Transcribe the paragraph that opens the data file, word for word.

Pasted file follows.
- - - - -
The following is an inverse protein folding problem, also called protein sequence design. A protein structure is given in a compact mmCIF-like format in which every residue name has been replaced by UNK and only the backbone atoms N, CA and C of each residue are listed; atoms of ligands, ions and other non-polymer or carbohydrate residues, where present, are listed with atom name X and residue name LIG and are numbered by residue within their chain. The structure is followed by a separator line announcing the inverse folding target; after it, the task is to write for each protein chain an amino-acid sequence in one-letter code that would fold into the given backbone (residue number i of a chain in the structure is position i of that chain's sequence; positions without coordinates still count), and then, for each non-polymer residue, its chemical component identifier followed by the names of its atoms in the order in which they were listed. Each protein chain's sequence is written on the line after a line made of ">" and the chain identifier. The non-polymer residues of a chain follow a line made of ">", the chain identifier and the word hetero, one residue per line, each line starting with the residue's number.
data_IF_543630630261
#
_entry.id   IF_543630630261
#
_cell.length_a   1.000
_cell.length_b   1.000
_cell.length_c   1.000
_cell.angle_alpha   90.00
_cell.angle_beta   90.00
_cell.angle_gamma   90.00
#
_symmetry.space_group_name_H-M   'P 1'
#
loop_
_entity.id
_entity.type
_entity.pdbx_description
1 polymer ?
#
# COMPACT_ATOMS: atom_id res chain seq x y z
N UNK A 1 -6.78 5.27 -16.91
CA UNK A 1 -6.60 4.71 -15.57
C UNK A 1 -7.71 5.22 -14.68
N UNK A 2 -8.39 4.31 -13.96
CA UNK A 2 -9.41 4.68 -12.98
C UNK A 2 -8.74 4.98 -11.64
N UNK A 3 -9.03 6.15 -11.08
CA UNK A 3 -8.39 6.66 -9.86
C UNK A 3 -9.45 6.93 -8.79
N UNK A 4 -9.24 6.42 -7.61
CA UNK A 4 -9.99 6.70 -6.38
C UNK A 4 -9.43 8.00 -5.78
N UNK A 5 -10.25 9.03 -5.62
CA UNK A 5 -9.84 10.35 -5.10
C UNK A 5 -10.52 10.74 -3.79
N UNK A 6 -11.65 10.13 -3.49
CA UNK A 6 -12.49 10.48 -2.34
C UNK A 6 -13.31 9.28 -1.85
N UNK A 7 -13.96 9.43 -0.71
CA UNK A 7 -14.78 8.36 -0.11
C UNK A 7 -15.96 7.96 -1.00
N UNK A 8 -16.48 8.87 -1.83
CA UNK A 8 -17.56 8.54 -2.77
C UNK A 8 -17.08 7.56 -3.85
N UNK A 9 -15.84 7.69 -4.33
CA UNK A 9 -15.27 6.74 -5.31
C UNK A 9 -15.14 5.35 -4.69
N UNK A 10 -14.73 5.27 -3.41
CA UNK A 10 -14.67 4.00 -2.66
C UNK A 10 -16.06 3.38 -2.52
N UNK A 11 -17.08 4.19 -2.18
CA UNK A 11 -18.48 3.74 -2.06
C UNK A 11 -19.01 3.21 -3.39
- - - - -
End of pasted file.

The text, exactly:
The following is an inverse protein folding problem, also called protein sequence design. A protein structure is given in a compact mmCIF-like format in which every residue name has been replaced by UNK and only the backbone atoms N, CA and C of each residue are listed; atoms of ligands, ions and other non-polymer or carbohydrate residues, where present, are listed with atom name X and residue name LIG and are numbered by residue within their chain. The structure is followed by a separator line announcing the inverse folding target; after it, the task is to write for each protein chain an amino-acid sequence in one-letter code that would fold into the given backbone (residue number i of a chain in the structure is position i of that chain's sequence; positions without coordinates still count), and then, for each non-polymer residue, its chemical component identifier followed by the names of its atoms in the order in which they were listed. Each protein chain's sequence is written on the line after a line made of ">" and the chain identifier. The non-polymer residues of a chain follow a line made of ">", the chain identifier and the word hetero, one residue per line, each line starting with the residue's number.